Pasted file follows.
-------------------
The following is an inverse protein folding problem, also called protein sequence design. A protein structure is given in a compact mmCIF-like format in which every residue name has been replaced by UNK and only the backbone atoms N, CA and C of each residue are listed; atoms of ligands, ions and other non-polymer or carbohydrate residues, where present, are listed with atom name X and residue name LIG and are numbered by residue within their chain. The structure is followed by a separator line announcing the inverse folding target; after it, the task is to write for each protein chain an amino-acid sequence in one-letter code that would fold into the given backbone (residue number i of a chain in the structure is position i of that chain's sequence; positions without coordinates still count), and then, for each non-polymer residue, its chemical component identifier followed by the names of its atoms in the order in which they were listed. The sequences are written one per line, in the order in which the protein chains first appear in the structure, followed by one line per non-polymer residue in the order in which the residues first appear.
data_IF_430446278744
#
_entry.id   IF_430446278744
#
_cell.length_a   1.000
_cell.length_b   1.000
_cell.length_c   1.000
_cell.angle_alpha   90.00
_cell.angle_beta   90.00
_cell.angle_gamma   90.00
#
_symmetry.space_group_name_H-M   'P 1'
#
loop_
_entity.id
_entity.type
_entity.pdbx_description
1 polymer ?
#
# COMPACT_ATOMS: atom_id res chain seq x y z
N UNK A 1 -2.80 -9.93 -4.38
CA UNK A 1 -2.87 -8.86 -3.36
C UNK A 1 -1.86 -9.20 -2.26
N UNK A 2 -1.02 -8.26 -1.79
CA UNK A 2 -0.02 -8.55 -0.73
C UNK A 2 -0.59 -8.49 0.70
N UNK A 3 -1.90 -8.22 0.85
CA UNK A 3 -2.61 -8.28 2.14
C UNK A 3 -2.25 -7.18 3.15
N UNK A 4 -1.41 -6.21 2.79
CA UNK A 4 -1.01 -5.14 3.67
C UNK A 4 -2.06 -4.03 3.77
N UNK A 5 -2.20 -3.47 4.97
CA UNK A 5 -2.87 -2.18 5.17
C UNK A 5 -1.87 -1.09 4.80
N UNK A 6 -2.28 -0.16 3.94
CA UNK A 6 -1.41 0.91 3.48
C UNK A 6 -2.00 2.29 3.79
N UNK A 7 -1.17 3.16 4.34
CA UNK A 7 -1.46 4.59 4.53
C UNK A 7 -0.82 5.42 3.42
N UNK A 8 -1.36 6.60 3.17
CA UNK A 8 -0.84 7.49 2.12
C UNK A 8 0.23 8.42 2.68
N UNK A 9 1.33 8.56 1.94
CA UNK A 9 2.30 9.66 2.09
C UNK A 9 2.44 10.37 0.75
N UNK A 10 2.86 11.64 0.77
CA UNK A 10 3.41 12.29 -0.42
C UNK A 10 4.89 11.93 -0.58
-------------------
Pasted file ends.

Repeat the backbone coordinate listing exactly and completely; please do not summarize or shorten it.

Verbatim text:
The following is an inverse protein folding problem, also called protein sequence design. A protein structure is given in a compact mmCIF-like format in which every residue name has been replaced by UNK and only the backbone atoms N, CA and C of each residue are listed; atoms of ligands, ions and other non-polymer or carbohydrate residues, where present, are listed with atom name X and residue name LIG and are numbered by residue within their chain. The structure is followed by a separator line announcing the inverse folding target; after it, the task is to write for each protein chain an amino-acid sequence in one-letter code that would fold into the given backbone (residue number i of a chain in the structure is position i of that chain's sequence; positions without coordinates still count), and then, for each non-polymer residue, its chemical component identifier followed by the names of its atoms in the order in which they were listed. The sequences are written one per line, in the order in which the protein chains first appear in the structure, followed by one line per non-polymer residue in the order in which the residues first appear.
data_IF_430446278744
#
_entry.id   IF_430446278744
#
_cell.length_a   1.000
_cell.length_b   1.000
_cell.length_c   1.000
_cell.angle_alpha   90.00
_cell.angle_beta   90.00
_cell.angle_gamma   90.00
#
_symmetry.space_group_name_H-M   'P 1'
#
loop_
_entity.id
_entity.type
_entity.pdbx_description
1 polymer ?
#
# COMPACT_ATOMS: atom_id res chain seq x y z
N UNK A 1 -2.80 -9.93 -4.38
CA UNK A 1 -2.87 -8.86 -3.36
C UNK A 1 -1.86 -9.20 -2.26
N UNK A 2 -1.02 -8.26 -1.79
CA UNK A 2 -0.02 -8.55 -0.73
C UNK A 2 -0.59 -8.49 0.70
N UNK A 3 -1.90 -8.22 0.85
CA UNK A 3 -2.61 -8.28 2.14
C UNK A 3 -2.25 -7.18 3.15
N UNK A 4 -1.41 -6.21 2.79
CA UNK A 4 -1.01 -5.14 3.67
C UNK A 4 -2.06 -4.03 3.77
N UNK A 5 -2.20 -3.47 4.97
CA UNK A 5 -2.87 -2.18 5.17
C UNK A 5 -1.87 -1.09 4.80
N UNK A 6 -2.28 -0.16 3.94
CA UNK A 6 -1.41 0.91 3.48
C UNK A 6 -2.00 2.29 3.79
N UNK A 7 -1.17 3.16 4.34
CA UNK A 7 -1.46 4.59 4.53
C UNK A 7 -0.82 5.42 3.42
N UNK A 8 -1.36 6.60 3.17
CA UNK A 8 -0.84 7.49 2.12
C UNK A 8 0.23 8.42 2.68
N UNK A 9 1.33 8.56 1.94
CA UNK A 9 2.30 9.66 2.09
C UNK A 9 2.44 10.37 0.75
N UNK A 10 2.86 11.64 0.77
CA UNK A 10 3.41 12.29 -0.42
C UNK A 10 4.89 11.93 -0.58